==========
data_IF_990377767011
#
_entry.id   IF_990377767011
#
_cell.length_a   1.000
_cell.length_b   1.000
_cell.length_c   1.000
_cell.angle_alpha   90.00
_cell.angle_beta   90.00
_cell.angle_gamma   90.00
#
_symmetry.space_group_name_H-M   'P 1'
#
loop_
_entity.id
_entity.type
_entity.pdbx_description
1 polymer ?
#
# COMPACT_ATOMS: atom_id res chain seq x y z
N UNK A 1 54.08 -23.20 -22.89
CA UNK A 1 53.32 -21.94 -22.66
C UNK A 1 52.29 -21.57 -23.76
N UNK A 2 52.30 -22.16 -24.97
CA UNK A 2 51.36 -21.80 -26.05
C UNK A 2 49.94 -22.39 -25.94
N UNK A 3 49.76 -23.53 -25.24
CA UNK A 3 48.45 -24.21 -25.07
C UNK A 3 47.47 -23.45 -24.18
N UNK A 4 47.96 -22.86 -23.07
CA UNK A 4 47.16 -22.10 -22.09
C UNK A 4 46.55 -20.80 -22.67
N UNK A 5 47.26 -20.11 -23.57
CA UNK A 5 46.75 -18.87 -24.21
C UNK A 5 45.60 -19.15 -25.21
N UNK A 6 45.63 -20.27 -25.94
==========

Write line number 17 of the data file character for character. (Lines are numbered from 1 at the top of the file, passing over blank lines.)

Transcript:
_entity.pdbx_description